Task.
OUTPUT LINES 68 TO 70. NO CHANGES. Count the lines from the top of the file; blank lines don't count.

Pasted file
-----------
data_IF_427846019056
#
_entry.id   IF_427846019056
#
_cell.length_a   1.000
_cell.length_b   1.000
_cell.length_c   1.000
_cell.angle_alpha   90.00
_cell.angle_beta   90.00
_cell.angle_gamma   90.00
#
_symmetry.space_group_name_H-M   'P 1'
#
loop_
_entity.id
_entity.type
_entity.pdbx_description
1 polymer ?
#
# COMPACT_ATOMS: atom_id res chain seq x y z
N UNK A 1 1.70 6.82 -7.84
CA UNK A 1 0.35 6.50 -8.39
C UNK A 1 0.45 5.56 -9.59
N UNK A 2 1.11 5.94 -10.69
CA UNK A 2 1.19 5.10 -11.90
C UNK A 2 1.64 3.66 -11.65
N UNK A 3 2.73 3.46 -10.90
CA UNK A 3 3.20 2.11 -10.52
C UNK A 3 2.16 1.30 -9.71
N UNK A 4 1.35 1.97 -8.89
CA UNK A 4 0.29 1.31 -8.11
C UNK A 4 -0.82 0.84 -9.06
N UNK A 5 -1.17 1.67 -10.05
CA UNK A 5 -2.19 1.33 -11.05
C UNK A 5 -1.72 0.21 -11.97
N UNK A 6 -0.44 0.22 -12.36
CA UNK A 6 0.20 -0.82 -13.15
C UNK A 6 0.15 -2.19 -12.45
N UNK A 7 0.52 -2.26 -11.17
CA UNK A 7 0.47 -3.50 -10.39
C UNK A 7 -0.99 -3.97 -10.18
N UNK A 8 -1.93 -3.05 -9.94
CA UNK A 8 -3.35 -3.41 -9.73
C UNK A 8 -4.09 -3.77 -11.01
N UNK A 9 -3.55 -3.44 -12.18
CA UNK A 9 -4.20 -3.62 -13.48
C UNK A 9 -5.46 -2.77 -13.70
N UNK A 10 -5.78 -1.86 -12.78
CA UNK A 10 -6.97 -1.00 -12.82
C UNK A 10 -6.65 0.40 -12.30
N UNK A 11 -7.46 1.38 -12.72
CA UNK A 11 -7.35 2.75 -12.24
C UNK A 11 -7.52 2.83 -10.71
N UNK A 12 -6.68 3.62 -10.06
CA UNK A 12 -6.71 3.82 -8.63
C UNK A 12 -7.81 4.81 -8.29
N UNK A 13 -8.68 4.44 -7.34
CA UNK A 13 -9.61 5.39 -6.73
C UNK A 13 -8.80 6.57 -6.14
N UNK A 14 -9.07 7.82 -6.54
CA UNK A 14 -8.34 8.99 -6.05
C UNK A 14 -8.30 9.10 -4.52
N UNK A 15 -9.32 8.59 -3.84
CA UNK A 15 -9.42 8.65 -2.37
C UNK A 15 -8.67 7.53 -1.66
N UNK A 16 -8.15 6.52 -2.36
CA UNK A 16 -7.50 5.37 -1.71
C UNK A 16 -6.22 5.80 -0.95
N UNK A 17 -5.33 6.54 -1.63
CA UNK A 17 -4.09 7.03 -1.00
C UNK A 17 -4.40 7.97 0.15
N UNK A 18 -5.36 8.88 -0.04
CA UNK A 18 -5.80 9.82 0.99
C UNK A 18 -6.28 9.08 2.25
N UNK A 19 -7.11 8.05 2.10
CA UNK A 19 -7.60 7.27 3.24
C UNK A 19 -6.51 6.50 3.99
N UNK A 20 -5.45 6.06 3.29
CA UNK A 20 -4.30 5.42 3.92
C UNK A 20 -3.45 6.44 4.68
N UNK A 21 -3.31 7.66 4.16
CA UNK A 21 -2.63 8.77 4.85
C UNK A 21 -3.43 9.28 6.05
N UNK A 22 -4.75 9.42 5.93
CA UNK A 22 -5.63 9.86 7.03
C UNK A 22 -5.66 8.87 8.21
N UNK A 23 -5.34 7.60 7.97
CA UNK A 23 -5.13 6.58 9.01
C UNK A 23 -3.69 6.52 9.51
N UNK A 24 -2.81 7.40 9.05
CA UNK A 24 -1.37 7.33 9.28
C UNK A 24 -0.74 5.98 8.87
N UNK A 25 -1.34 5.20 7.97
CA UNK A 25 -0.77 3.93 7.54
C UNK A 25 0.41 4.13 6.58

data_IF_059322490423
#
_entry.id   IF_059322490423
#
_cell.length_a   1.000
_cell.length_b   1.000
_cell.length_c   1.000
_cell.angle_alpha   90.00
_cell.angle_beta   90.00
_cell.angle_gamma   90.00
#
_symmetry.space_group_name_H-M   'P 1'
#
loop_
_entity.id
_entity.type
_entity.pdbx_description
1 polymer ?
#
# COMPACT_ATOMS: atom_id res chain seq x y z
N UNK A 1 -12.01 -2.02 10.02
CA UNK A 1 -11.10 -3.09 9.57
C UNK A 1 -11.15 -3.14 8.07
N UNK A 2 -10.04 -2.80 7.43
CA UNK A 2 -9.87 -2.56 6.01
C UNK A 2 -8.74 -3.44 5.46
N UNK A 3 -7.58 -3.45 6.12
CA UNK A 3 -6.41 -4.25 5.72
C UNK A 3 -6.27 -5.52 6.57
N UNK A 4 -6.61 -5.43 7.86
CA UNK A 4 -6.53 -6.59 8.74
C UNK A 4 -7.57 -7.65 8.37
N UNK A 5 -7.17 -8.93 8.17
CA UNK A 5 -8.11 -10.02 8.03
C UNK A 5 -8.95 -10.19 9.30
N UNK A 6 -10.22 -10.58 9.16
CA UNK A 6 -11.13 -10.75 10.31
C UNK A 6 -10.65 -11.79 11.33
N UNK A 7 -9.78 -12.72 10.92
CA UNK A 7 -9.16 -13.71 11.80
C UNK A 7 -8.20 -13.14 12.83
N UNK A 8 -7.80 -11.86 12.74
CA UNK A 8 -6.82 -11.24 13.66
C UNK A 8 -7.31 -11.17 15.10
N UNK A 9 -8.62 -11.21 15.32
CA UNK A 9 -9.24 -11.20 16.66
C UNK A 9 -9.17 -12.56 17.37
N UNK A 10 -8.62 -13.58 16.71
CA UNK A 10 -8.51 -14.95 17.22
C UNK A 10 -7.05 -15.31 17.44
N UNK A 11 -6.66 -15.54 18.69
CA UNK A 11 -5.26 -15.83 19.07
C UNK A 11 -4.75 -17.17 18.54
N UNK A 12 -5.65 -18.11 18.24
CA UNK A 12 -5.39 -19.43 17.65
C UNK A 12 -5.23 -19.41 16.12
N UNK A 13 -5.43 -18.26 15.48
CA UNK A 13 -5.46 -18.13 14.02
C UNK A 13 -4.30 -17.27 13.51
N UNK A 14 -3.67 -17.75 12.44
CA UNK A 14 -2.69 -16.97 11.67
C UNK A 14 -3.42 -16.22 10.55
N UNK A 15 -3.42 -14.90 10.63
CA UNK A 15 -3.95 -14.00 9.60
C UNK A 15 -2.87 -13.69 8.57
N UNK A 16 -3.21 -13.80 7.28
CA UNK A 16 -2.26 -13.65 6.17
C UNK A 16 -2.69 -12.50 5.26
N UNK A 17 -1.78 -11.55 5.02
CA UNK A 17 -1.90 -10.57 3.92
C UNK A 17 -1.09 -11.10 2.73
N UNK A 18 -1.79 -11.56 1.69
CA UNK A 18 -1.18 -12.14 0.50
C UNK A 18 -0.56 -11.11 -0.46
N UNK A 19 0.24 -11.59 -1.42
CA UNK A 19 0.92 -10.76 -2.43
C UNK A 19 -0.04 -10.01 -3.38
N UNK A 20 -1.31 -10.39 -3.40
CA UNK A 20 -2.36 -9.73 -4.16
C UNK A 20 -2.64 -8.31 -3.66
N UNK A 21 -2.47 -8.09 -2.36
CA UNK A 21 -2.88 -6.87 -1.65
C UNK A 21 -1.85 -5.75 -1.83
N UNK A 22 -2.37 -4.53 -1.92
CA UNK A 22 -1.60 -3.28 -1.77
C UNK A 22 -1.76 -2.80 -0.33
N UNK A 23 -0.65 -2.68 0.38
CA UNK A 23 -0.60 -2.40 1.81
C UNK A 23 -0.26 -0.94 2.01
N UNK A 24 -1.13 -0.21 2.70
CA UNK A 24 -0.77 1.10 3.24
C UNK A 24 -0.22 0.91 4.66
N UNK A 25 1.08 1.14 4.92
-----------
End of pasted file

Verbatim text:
C UNK A 16 -6.22 5.80 -0.95
N UNK A 17 -5.33 6.54 -1.63
CA UNK A 17 -4.09 7.03 -1.00